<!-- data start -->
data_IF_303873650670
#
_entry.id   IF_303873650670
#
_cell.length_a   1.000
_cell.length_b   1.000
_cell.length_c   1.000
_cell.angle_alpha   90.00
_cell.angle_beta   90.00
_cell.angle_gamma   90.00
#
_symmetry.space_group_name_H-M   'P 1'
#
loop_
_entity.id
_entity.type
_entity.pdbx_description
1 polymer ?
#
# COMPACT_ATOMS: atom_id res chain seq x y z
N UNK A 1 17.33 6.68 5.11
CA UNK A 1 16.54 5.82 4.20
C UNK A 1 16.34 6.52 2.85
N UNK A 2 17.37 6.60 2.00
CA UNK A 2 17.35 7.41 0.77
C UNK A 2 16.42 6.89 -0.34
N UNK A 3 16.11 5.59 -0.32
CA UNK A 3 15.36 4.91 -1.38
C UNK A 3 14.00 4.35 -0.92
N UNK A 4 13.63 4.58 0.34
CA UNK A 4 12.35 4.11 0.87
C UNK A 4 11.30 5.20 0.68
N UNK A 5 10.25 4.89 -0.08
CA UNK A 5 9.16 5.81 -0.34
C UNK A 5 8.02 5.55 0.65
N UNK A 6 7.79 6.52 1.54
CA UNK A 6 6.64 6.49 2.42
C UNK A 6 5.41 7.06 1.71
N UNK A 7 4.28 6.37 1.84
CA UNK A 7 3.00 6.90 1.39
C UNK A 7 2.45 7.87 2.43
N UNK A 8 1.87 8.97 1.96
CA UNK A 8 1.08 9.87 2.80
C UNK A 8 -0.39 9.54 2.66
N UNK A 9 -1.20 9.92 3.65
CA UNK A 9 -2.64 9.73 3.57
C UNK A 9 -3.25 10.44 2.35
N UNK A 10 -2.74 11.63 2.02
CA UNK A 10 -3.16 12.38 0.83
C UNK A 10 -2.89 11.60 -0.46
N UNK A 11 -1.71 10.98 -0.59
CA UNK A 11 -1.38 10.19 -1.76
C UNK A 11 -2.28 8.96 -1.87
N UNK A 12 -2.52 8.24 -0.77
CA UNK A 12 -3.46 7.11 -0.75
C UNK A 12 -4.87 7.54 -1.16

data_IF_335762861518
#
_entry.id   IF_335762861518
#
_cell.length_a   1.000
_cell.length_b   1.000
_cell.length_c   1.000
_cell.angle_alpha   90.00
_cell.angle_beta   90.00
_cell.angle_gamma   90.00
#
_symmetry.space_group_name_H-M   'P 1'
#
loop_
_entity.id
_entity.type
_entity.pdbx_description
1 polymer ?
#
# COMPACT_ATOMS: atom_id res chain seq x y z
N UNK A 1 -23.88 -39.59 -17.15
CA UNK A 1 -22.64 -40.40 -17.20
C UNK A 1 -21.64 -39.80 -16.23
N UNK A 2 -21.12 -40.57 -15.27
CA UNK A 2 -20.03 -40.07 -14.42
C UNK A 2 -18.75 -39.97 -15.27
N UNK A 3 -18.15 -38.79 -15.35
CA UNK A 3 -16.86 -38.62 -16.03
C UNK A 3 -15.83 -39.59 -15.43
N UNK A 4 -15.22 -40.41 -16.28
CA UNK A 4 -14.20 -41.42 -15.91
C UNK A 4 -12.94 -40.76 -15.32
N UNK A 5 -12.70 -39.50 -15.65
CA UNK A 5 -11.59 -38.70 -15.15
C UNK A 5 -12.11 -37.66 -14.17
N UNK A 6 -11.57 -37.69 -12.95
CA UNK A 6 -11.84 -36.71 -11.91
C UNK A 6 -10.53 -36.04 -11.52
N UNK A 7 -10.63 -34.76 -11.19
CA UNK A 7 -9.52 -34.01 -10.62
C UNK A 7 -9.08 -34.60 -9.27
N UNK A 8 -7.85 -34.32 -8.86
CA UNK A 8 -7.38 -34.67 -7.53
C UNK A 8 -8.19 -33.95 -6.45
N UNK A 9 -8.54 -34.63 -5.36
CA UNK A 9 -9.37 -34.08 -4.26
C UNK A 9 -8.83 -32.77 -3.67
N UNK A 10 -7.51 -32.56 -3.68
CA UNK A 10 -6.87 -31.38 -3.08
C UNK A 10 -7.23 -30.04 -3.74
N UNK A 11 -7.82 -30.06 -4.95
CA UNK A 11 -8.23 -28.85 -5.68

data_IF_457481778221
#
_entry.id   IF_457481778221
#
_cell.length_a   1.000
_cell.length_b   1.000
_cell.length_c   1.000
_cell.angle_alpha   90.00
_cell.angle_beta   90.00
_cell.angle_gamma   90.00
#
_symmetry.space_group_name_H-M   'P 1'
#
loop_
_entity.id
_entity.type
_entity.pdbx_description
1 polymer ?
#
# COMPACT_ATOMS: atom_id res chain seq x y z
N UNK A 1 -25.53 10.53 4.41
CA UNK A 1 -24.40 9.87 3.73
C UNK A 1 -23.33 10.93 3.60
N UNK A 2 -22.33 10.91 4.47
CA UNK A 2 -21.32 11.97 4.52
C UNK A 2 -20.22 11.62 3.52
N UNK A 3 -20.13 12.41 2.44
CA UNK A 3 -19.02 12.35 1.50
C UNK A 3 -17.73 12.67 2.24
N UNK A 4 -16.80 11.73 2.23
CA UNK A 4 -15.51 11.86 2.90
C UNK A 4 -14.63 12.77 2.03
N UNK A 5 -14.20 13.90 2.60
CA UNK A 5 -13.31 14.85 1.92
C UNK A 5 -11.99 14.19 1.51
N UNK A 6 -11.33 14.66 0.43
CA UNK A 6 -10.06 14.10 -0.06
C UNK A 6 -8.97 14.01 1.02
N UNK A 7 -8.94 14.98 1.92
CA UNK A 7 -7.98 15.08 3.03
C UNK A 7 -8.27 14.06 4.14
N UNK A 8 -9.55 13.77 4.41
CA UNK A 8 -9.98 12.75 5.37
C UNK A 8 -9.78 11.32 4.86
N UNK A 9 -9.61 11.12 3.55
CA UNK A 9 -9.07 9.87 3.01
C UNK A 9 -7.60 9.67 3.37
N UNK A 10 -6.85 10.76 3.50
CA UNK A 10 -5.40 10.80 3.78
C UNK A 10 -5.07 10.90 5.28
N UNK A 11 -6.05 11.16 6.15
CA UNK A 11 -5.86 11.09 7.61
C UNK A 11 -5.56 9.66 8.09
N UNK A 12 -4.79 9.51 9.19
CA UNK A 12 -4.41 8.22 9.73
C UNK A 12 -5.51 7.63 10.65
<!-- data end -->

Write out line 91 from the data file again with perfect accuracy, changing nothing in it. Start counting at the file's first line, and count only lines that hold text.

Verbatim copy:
C UNK A 5 -12.11 -37.66 -14.17